Gray, a 25-year veteran of the credit industry and CEO of Zip, co-founded Zip with CEO Larry Diamond in 2013. Sydneysider, married with two daughters, is also a horse racing enthusiast and owner of several racehorses. It has a stake of just over 3 per cent Zip and is one of the big winners of Australia’s BNPL sector growth.
In Australia, which Gray says is possibly the most “mature” BNPL market in the world, Zip has close to 2.5 million customers and is thinking of other financial services it could provide to this mostly younger cohort. So far it has offered commercial loans and BNPL, but has marked the possibility of offering cryptocurrency savings accounts, stock trading or high returns.
The rapid growth of the sector has led to a growing battle with banks, with the Commonwealth Bank launching its own BNPL service as part of its commitment to maintaining dominance with young customers. Gray argues that there is still a lot of internal growth to be had, including the deployment of BNPL in traditional bricks and mortars, and is despised by the lack of innovation in the banking sector.
“At a high level, they [banks] they all fight and have been sleeping behind the wheel to some extent to engage with younger customers who listen to what they want and market trends, ”he says.
For investors, however, it is the growth potential abroad that is most exciting.
Tribeca Investment Partners portfolio manager Jun Bei Liu, a shareholder in Zip and Afterpay, says there is a “huge” urgency for overseas expansion and Zip is keeping a good pace with its bigger rivals. “They don’t necessarily take anyone’s part, but they keep the pace of growth,” he says.
However, making forays into new regions outside the major Western markets of North America, the United Kingdom and Europe could be more difficult.
Morningstar analyst Shaun Ler says regions like Asia, South America or Russia would be harder to introduce because of a tougher regulatory environment. That said, he says the strategy of pursuing rapid growth abroad is right for Zip, because if they don’t move in those markets, someone will.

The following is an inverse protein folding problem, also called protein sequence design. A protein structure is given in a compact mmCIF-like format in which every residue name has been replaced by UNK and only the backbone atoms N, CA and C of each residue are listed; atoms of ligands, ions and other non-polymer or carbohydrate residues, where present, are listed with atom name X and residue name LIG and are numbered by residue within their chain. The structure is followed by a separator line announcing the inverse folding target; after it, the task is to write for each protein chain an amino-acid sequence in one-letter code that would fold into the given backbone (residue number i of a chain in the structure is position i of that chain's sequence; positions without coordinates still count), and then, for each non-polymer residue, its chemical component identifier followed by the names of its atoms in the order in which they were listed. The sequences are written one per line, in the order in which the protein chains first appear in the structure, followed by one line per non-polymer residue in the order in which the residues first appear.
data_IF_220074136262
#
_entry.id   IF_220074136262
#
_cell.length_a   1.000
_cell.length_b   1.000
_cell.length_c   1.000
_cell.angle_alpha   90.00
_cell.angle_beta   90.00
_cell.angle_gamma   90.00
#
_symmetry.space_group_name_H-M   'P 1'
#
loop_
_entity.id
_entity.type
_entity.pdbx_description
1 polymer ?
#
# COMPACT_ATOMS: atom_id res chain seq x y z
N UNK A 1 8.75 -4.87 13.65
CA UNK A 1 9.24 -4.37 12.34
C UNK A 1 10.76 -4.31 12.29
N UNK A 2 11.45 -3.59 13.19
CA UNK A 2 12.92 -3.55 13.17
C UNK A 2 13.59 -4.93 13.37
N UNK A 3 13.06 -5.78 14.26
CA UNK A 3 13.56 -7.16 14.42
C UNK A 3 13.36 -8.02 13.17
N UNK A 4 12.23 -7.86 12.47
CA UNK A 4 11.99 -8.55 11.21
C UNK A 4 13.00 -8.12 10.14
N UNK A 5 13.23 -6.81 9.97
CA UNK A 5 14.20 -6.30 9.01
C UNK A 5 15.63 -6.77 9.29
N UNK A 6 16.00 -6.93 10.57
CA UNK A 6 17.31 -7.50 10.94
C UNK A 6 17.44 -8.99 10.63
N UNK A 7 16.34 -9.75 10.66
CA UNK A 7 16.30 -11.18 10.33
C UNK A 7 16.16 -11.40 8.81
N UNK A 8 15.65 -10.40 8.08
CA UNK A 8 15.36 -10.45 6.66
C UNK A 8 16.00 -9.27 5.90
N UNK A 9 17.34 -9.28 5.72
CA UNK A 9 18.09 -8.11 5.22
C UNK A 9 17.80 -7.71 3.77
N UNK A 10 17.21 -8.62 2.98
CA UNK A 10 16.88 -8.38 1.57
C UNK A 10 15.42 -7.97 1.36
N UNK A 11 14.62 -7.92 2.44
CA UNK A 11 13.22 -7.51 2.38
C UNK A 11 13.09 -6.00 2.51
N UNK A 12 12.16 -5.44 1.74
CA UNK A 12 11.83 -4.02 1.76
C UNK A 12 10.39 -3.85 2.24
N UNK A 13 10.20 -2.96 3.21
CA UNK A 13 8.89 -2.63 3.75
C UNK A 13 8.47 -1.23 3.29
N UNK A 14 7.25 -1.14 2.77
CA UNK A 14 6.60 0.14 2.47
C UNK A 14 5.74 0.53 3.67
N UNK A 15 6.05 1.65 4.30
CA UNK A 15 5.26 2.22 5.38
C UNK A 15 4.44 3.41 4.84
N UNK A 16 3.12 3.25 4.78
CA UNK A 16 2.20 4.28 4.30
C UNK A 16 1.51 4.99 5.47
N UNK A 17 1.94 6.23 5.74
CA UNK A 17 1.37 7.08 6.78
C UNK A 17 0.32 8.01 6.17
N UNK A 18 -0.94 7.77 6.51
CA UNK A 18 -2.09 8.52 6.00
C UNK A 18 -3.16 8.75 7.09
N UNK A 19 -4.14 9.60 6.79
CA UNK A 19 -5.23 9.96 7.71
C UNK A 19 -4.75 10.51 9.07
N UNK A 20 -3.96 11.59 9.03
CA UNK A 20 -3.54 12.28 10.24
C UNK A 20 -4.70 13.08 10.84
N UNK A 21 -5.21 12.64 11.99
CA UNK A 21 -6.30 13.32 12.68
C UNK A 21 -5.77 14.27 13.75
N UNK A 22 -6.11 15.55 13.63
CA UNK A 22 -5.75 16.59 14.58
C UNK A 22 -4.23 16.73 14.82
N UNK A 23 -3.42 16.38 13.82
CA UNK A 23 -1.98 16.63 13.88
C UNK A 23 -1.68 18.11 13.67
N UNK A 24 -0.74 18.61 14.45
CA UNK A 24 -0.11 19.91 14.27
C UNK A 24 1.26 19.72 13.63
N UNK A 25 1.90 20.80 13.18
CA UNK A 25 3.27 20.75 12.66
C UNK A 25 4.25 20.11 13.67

“Much of the land grab will take place over the next 6 to 18 months. That’s when you have to grow, ”says Ler.
So where can Zip go next? It has a team looking for opportunities and has recently made a strategic investment in Philippine operator TendoPay. When Gray is asked about Asia as a prospect, he points to that investment and says the company is “certainly very interested” in other potential opportunities.
But for now, the US is the main game.
Sometime this half, the revenue of its US business Quadpay will exceed the revenue of Australia, which is likely to raise even more questions about a possible listing in the United States, as pursued by Afterpay. Gray says a potential Nasdaq listing or a dual listing “marks quite a few squares” and could help with its valuation, but stresses that it is only soon when this option is raised.
“A growing percentage of our business will be based in the US. Therefore, having a lot of exposure to this change will give us access to a wider set of American investors who potentially value the business in different ways in other markets. it makes a lot of sense, ”he says.
Amid all the focus on growth, the company is still unprofitable and skeptics warn that current high valuations underestimate Zip’s future capital needs, and competition risks and tighter regulation.
But Zip has enjoyed an impressive change of fortune. Gray recalls that this time last year, the company was forced to lay off about 20 percent of its staff and “was really looking at the unknown.” Since then, the share price has nearly quadrupled, made a transformative change in the United States, and the workforce has doubled to about 700.
“It’s definitely been a pretty crazy 12 months,” he says. “The fact that the company has proven to be so resilient and not only resilient, but we’ve been able to complete some acquisitions successfully and expand during that period, is pretty crazy.”
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